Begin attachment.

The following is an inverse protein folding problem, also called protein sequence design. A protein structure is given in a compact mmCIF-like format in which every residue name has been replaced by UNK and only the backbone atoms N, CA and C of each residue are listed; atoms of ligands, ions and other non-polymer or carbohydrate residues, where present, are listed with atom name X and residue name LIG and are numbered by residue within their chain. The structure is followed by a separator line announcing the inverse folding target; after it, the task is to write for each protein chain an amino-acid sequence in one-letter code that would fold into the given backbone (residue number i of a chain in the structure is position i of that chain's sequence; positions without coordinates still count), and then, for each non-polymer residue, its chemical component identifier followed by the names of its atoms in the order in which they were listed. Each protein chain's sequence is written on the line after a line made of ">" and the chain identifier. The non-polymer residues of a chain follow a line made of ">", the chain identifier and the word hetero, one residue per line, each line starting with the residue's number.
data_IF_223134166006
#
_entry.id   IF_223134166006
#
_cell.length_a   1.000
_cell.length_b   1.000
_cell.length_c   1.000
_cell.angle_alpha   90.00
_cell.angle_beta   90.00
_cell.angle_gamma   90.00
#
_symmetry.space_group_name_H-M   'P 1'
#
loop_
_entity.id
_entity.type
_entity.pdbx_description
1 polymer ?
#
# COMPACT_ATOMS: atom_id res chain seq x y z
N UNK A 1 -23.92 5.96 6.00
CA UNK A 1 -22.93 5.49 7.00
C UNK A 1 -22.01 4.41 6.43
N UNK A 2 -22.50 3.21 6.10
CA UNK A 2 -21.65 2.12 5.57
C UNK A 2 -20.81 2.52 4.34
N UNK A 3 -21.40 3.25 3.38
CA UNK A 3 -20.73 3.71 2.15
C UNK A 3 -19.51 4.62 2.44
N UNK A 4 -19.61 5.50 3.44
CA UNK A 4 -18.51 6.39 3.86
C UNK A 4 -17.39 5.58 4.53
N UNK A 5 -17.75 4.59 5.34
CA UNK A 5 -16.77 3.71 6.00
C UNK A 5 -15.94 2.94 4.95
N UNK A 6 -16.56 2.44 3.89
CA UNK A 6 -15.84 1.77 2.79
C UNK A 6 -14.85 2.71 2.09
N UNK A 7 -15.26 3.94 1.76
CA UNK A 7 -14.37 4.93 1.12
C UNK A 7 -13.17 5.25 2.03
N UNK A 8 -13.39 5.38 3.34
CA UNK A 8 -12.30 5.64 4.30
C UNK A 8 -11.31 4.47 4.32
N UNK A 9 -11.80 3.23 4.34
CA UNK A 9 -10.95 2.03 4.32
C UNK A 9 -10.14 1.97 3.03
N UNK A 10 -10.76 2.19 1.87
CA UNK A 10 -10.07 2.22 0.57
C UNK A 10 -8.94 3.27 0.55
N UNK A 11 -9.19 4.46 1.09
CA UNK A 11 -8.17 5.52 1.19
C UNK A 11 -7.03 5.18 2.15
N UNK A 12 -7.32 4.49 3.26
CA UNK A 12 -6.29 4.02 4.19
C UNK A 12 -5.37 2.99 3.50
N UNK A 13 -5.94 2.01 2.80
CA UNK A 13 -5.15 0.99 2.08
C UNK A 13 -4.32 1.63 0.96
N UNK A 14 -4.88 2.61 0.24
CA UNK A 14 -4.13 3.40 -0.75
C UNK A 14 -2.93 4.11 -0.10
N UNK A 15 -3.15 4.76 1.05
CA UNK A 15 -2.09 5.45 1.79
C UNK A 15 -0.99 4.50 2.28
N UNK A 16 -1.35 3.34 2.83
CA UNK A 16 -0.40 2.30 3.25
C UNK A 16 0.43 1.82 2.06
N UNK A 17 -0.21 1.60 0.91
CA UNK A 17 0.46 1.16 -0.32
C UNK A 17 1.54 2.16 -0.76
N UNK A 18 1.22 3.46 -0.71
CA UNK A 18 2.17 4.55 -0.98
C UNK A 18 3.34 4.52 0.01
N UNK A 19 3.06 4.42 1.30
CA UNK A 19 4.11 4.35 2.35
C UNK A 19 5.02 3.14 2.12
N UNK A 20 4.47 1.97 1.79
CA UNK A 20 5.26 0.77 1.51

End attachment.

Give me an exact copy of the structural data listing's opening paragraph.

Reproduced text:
The following is an inverse protein folding problem, also called protein sequence design. A protein structure is given in a compact mmCIF-like format in which every residue name has been replaced by UNK and only the backbone atoms N, CA and C of each residue are listed; atoms of ligands, ions and other non-polymer or carbohydrate residues, where present, are listed with atom name X and residue name LIG and are numbered by residue within their chain. The structure is followed by a separator line announcing the inverse folding target; after it, the task is to write for each protein chain an amino-acid sequence in one-letter code that would fold into the given backbone (residue number i of a chain in the structure is position i of that chain's sequence; positions without coordinates still count), and then, for each non-polymer residue, its chemical component identifier followed by the names of its atoms in the order in which they were listed. Each protein chain's sequence is written on the line after a line made of ">" and the chain identifier. The non-polymer residues of a chain follow a line made of ">", the chain identifier and the word hetero, one residue per line, each line starting with the residue's number.